Recent research published from the Max Planck Institute of Immunobiology in Freiburg shows that “neuronal stem cells exist in the hippocampus – a region of the brain that plays a central role in learning and memory functions – that can produce new nerve cells throughout life.” These stem cells create “new neurons. … they divide continuously and create new neurons in young animals, [and] a large proportion of the cells in older animals persist in a state of dormancy. However, the production of new cells can be reactivated, for example, through physical activity” which gives hope to the rest of us who are no longer young animals, but could still use some regeneration.
This research is particularly encouraging for me, because it reinforces what I have read in many other places, and I have also experienced in my own life. Exercise helps my injured brain. It helps me wake up in the morning, it helps me chill out my anxiety and agitation, it helps me regulate my moods, it helps me learn. It just helps me. All across the board. And now research is being published that shows not only what it’s capable of doing (like Kramer’s and Ratey’s and others’ work), but how.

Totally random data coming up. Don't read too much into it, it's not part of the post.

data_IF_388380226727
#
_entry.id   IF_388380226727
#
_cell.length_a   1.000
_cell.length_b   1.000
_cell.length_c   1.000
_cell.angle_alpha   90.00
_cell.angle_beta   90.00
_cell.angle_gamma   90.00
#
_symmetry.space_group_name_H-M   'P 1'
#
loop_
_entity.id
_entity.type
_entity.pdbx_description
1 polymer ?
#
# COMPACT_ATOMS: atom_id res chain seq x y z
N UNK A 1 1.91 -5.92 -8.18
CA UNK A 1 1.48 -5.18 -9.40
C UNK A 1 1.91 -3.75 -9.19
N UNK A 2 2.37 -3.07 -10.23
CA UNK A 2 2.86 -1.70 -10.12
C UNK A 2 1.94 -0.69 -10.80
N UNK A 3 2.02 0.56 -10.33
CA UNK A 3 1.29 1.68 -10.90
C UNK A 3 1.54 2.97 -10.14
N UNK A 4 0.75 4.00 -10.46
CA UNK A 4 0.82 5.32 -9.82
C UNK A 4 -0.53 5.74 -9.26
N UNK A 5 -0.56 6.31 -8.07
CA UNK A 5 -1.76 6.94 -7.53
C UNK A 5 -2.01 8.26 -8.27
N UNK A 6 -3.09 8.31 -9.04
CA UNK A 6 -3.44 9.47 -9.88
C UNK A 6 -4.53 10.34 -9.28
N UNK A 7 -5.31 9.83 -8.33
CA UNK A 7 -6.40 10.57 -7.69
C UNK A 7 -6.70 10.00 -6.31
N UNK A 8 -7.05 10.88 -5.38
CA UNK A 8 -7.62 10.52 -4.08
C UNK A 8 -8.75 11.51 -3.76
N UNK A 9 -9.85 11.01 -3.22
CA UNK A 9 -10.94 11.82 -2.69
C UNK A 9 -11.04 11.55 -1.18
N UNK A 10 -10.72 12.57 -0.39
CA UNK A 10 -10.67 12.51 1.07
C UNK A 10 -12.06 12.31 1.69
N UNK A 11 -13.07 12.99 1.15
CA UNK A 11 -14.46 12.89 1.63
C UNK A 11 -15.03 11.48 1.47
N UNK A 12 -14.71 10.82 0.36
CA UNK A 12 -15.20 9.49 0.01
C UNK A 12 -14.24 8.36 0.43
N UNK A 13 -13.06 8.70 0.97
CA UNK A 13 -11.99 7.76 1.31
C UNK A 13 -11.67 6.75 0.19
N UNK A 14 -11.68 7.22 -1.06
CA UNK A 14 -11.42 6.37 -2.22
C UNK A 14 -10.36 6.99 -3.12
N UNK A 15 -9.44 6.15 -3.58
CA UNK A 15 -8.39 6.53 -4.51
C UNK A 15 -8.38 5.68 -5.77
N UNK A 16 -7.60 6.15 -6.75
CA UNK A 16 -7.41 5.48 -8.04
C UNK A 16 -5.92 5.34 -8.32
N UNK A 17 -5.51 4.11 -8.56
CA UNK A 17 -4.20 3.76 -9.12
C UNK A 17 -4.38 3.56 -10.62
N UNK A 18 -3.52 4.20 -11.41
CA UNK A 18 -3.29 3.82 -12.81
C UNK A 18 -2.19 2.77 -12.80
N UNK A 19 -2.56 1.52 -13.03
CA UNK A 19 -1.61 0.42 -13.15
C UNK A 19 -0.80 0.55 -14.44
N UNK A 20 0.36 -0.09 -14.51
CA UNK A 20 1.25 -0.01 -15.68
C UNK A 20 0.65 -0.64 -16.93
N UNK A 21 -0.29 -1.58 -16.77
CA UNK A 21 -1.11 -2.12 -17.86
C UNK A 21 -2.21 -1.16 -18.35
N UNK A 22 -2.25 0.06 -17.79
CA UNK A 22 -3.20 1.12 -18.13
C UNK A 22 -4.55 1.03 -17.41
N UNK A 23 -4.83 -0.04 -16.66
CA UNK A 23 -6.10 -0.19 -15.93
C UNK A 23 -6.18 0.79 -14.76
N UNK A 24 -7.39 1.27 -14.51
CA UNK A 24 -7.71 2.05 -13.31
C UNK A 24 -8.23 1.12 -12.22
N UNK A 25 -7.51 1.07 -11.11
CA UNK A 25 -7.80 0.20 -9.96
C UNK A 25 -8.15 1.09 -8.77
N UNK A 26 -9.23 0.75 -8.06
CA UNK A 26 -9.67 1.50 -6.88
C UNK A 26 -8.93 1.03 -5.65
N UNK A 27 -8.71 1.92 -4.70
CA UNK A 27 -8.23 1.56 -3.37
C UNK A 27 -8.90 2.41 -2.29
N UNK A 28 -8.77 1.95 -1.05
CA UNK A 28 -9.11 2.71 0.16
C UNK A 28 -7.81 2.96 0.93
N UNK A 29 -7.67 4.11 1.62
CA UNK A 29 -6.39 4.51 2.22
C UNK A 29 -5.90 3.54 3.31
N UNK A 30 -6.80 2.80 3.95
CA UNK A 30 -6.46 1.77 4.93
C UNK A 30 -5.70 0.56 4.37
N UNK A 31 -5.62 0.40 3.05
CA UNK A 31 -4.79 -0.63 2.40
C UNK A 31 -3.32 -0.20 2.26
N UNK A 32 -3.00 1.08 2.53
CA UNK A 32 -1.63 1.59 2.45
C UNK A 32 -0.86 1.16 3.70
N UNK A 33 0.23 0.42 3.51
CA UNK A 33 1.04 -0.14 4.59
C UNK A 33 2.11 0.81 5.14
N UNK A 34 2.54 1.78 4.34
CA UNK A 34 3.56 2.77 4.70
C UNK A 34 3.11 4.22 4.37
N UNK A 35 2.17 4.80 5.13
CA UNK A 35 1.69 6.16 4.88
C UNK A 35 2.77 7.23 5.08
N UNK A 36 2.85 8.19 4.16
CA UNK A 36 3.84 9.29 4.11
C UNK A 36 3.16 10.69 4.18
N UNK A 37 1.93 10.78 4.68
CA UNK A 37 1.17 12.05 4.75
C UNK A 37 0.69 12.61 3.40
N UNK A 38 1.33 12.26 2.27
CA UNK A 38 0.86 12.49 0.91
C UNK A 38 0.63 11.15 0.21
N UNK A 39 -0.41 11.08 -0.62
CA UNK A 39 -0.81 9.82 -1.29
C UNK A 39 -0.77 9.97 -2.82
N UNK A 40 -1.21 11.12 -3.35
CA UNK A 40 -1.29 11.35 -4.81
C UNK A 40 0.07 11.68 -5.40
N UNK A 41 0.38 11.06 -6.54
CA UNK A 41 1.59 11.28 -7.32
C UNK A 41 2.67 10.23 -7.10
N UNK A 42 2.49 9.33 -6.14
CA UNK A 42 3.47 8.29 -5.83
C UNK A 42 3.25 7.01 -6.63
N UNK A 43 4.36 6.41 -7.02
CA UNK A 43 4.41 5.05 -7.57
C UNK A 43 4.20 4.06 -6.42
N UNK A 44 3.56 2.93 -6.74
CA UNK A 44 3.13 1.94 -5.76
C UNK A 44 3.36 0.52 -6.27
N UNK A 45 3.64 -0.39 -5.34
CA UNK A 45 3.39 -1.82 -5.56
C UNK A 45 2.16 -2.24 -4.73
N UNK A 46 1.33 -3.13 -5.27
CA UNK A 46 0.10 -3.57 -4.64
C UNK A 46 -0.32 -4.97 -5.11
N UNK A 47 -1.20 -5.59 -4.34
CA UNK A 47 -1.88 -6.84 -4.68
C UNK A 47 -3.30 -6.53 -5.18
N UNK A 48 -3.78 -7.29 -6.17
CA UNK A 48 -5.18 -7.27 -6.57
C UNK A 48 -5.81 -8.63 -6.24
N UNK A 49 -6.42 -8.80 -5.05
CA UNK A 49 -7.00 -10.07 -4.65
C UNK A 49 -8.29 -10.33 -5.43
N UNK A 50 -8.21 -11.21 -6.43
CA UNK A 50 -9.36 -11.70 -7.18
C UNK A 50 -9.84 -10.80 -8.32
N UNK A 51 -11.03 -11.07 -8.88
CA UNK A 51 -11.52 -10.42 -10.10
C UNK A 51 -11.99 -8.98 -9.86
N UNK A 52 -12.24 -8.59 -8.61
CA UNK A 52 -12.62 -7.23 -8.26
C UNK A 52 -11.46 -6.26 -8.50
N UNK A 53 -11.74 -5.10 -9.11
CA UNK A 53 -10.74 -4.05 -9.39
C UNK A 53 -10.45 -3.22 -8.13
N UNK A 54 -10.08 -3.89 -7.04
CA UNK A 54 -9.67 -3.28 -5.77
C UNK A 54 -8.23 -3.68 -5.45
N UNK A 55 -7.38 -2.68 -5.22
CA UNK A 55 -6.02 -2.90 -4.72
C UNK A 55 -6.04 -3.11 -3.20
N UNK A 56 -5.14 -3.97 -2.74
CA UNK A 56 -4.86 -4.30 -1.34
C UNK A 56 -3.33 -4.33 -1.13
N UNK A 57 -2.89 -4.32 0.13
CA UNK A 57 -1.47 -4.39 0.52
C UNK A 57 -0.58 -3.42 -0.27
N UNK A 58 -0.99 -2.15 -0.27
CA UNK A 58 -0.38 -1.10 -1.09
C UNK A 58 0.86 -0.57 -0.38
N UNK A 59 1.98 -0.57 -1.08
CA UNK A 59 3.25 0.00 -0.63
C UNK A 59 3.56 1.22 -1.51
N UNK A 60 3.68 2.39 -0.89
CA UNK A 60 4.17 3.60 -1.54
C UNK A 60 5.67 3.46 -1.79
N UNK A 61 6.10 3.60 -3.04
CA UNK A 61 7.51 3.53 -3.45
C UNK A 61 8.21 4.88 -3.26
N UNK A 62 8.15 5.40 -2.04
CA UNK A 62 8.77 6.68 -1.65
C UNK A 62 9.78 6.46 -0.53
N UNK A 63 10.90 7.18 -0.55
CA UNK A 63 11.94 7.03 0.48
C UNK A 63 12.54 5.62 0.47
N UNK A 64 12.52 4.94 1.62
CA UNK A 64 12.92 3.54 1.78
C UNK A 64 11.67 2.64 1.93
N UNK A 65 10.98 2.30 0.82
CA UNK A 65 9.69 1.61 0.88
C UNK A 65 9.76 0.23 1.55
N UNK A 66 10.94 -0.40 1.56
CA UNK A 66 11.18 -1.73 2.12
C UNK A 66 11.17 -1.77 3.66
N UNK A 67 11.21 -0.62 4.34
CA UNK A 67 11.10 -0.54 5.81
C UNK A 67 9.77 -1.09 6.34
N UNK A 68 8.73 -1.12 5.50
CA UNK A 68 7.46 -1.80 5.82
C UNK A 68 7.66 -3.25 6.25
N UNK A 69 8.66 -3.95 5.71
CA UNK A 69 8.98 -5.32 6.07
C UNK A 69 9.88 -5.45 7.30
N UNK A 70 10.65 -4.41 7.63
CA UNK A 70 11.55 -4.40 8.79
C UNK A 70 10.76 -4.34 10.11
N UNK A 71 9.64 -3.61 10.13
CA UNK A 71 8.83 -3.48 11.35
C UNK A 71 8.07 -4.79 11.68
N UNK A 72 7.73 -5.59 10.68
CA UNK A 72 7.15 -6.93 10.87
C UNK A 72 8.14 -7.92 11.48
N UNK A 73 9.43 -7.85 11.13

The insight into the regeneration of brain cells in the hippocampus is particularly huge for me, as the hippocampus is one area where my neuropsych says I am having some issues. I’ll need to check with them when we meet again, to get more details and insight, but for now, I’ll just bask in the glow of this newly published research which gives me yet one more reason to hope for the future of myself, and countless other individuals who have sustained concussion and TBIs, whether on the field of battle, on the highways, or in the course of their everyday lives.
“The use of neuronal brain stem cells in the treatment of brain injuries or degenerative diseases like Alzheimers may also be possible one day,” hopes Verdon Taylor, one of the authors of the study. Personally, I’d say it’s already possible. In my case and others’ it’s already happening.